We Don't Do Politics: An Analysis and Discussion of Information Seeking Behaviour Research in Relation to the Net Generation

We Don't Do Politics: An Analysis and Discussion of Information Seeking Behaviour Research in Relation to the Net Generation

Jonathan Bishop (Centre for Research into Online Communities and E-Learning Systems, Belgium)
Copyright: © 2014 |Pages: 16
DOI: 10.4018/978-1-4666-6038-0.ch002
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Information Seeking Behaviour (ISB) is becoming an interesting topic, especially with the advancement of the World Wide Web and technologically enhanced data collection techniques. Differences between generations, such as the Net Generation and Baby Boomers are becoming more and more evident. The Net Generation have shown they are enjoying more public policy participation than ever before through the use of the Internet. Finding an overall methodology that takes into account this generation is therefore a challenge. This chapter applies a heuristic framework to a number of research papers on the Net Generation and ISBs in order to critically analyse and evaluate the information within it in order to gain an insight into the most effective approach to ISB research. Through interpreting these research papers, this chapter attempts to gauge the scope and develop an understanding of ISB research in relation to the Net Generation and discover the most effective methodological approach for the emerging discipline.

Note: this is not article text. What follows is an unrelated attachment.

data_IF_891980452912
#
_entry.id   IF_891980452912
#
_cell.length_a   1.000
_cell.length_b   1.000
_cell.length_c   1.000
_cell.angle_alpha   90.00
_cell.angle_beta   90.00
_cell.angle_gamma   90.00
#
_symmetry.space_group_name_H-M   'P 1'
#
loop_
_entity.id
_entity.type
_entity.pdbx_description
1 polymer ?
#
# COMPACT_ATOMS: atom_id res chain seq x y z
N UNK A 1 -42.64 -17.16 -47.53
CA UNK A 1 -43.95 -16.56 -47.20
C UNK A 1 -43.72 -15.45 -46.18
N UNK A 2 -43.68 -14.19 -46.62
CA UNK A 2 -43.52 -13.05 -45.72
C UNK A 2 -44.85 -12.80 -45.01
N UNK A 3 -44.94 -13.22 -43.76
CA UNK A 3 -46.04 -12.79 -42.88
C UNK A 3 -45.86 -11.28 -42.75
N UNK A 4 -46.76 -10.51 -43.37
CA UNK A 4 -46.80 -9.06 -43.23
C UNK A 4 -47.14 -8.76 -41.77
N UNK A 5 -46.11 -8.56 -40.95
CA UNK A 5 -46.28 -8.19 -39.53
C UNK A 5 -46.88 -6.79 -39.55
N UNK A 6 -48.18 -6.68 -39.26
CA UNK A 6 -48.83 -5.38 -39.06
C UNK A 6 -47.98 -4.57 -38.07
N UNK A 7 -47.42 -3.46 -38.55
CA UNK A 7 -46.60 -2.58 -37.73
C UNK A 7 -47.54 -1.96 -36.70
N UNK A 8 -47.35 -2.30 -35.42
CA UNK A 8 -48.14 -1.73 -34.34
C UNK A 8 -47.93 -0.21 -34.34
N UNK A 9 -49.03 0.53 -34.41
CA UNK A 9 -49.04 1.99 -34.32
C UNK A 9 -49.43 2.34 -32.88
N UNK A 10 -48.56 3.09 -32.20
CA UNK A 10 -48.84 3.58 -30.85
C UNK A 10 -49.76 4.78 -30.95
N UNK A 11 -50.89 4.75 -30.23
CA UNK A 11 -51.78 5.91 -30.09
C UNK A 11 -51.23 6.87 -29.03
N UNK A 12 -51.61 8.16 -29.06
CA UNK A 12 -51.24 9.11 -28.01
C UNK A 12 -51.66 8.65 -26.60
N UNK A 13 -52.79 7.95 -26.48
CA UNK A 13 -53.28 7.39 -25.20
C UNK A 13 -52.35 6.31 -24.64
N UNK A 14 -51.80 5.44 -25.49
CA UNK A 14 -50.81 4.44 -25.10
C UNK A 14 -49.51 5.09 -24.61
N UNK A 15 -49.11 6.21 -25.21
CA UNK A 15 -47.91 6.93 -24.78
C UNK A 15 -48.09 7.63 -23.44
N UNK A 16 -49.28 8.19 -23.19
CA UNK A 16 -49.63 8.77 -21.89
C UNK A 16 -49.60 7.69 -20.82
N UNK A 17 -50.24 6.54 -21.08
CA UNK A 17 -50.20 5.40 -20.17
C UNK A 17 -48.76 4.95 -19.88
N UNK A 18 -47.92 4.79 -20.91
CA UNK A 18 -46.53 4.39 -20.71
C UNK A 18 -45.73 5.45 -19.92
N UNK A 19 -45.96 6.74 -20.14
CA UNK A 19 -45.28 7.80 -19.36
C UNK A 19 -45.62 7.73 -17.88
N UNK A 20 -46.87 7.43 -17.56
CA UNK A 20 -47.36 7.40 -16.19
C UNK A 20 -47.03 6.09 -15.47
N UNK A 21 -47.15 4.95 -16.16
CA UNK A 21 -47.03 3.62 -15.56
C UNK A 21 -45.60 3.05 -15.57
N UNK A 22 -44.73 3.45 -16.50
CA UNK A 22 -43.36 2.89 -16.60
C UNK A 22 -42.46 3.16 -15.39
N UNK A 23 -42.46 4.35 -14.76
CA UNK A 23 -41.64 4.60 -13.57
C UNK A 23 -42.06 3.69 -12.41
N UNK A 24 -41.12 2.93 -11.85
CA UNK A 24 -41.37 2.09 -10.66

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Much research into information seeking behaviour (ISB) has focused on a small number of factors identified before the empirical investigation has begun (Berryman, 2006). Traditional locations for information seeking, like libraries, no longer have a monopoly on information sources, but such sources can apply classic marketing principles to attract and better serve new generations of users, such as the Net Generation (Barnes, Marateo, & Ferris, 2007). Indeed, students from the Net Generation are generally interested in having online multimedia resources at their fingertips and one of the driving factors in the creation of Web-based educational resources is on-going student demand (Krzic et al., 2013).

Research has found that both the Net Generation and Baby boomers identify Google and human sources as the first sources they use for quick searches (Connaway, Radford, Dickey, De Angelis Williams, & Confer, 2008). This showed that young N-Geners mentioned consulting parents most frequently, while the older N-Geners consult friends and professors. Connaway et al. (2008) found that Baby Boomers indicate that they consult their personal libraries and colleagues.

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